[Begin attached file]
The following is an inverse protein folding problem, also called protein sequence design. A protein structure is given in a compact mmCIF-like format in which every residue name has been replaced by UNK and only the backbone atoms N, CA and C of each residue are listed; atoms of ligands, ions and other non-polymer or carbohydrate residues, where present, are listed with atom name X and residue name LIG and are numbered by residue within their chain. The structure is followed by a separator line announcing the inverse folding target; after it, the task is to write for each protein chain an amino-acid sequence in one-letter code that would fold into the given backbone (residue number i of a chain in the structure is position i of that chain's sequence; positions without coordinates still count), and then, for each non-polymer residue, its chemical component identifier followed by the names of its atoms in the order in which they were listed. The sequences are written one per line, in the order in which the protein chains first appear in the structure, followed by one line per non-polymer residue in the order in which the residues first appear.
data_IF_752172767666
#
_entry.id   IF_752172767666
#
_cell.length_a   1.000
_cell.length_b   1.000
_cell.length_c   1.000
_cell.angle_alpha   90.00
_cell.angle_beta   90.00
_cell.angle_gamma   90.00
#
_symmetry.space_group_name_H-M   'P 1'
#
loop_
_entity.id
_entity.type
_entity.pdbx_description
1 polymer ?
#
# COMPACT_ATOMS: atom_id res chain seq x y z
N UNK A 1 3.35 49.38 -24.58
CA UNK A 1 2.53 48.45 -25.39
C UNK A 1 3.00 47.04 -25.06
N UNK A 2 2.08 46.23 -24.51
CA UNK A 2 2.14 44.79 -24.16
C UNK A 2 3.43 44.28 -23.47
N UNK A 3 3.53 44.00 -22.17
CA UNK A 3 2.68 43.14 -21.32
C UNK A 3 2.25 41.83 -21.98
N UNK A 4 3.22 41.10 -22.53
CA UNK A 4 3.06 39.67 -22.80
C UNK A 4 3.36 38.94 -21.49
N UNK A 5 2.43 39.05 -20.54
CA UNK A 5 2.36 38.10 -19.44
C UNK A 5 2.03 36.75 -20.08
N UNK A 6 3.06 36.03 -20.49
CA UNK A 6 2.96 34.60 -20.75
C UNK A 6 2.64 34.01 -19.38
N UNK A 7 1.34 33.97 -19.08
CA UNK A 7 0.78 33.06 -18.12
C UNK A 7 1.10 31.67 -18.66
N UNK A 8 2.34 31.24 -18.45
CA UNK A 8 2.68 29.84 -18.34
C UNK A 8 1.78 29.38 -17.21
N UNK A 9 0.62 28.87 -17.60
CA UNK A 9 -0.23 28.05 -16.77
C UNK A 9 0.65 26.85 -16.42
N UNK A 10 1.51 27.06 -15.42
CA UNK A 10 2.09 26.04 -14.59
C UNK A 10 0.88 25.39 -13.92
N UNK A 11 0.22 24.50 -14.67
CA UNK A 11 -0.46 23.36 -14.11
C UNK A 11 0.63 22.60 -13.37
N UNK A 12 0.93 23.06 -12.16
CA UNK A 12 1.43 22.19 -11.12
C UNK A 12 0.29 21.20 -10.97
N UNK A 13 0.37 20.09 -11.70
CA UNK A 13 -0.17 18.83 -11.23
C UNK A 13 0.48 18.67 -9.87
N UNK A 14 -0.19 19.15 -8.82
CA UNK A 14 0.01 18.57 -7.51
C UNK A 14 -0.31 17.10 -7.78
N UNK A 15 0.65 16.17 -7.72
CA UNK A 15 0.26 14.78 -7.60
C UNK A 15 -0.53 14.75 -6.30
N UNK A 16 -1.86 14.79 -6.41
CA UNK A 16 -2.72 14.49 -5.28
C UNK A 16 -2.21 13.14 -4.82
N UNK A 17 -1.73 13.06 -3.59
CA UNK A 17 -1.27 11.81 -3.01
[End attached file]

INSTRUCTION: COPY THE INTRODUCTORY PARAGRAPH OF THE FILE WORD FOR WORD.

The following is an inverse protein folding problem, also called protein sequence design. A protein structure is given in a compact mmCIF-like format in which every residue name has been replaced by UNK and only the backbone atoms N, CA and C of each residue are listed; atoms of ligands, ions and other non-polymer or carbohydrate residues, where present, are listed with atom name X and residue name LIG and are numbered by residue within their chain. The structure is followed by a separator line announcing the inverse folding target; after it, the task is to write for each protein chain an amino-acid sequence in one-letter code that would fold into the given backbone (residue number i of a chain in the structure is position i of that chain's sequence; positions without coordinates still count), and then, for each non-polymer residue, its chemical component identifier followed by the names of its atoms in the order in which they were listed. The sequences are written one per line, in the order in which the protein chains first appear in the structure, followed by one line per non-polymer residue in the order in which the residues first appear.